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Nat Commun ; 12(1): 1640, 2021 Mar 12.
Artículo en Inglés | MEDLINE | ID: mdl-33712606


Graphene-based moiré superlattices have recently emerged as a unique class of tuneable solid-state systems that exhibit significant optoelectronic activity. Local probing at length scales of the superlattice should provide deeper insight into the microscopic mechanisms of photoresponse and the exact role of the moiré lattice. Here, we employ a nanoscale probe to study photoresponse within a single moiré unit cell of minimally twisted bilayer graphene. Our measurements reveal a spatially rich photoresponse, whose sign and magnitude are governed by the fine structure of the moiré lattice and its orientation with respect to measurement contacts. This results in a strong directional effect and a striking spatial dependence of the gate-voltage response within the moiré domains. The spatial profile and carrier-density dependence of the measured photocurrent point towards a photo-thermoelectric induced response that is further corroborated by good agreement with numerical simulations. Our work shows sub-diffraction photocurrent spectroscopy is an exceptional tool for uncovering the optoelectronic properties of moiré superlattices.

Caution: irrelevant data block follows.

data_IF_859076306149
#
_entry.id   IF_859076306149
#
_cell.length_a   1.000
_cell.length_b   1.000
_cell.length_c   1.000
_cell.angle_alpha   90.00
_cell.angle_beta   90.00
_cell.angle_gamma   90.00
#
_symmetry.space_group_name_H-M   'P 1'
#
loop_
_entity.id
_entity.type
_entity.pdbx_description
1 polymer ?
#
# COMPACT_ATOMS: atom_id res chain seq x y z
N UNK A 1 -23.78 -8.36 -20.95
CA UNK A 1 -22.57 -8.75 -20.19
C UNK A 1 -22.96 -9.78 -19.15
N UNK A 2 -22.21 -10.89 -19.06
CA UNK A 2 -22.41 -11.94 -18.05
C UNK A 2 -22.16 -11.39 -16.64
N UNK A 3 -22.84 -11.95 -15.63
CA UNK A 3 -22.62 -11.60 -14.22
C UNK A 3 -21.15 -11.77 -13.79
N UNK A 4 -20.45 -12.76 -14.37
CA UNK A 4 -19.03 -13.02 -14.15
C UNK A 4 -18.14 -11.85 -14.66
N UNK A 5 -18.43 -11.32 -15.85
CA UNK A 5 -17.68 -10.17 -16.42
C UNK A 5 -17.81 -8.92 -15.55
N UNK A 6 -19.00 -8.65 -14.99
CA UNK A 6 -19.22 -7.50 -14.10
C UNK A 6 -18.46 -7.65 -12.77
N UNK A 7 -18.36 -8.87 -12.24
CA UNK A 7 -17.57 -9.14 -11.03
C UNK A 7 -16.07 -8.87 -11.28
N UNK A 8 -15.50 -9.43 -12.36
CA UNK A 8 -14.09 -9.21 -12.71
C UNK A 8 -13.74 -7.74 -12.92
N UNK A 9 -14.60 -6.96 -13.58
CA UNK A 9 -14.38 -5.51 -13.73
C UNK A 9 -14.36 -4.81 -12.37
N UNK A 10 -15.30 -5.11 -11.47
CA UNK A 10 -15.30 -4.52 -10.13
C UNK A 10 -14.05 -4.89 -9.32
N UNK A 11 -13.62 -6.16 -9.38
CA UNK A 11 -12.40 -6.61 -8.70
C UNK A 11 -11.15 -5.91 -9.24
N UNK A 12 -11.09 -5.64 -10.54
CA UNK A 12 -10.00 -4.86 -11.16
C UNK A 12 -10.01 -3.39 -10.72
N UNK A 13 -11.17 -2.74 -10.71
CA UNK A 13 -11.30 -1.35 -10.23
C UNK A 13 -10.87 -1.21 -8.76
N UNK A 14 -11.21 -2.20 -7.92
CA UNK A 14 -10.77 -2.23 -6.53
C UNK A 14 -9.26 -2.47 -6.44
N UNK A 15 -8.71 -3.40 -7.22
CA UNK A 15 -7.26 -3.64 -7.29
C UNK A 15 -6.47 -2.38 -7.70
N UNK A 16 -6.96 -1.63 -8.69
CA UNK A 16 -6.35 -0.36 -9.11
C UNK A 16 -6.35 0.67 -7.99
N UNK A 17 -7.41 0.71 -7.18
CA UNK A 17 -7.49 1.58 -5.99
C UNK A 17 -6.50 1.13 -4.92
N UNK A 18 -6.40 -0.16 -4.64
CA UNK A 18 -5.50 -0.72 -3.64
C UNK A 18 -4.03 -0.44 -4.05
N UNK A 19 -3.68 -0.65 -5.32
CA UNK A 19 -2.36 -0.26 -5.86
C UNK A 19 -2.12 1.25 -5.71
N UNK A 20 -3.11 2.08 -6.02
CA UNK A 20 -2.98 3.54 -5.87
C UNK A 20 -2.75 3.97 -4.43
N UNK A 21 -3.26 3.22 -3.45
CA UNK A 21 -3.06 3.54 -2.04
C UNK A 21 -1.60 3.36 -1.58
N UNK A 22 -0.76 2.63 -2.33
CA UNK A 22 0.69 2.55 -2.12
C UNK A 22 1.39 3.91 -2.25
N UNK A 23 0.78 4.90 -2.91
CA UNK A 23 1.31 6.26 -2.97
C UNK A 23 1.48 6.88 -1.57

Nat Commun ; 11(1): 5756, 2020 Nov 13.
Artículo en Inglés | MEDLINE | ID: mdl-33188210


In quantizing magnetic fields, graphene superlattices exhibit a complex fractal spectrum often referred to as the Hofstadter butterfly. It can be viewed as a collection of Landau levels that arise from quantization of Brown-Zak minibands recurring at rational (p/q) fractions of the magnetic flux quantum per superlattice unit cell. Here we show that, in graphene-on-boron-nitride superlattices, Brown-Zak fermions can exhibit mobilities above 106 cm2 V-1 s-1 and the mean free path exceeding several micrometers. The exceptional quality of our devices allows us to show that Brown-Zak minibands are 4q times degenerate and all the degeneracies (spin, valley and mini-valley) can be lifted by exchange interactions below 1 K. We also found negative bend resistance at 1/q fractions for electrical probes placed as far as several micrometers apart. The latter observation highlights the fact that Brown-Zak fermions are Bloch quasiparticles propagating in high fields along straight trajectories, just like electrons in zero field.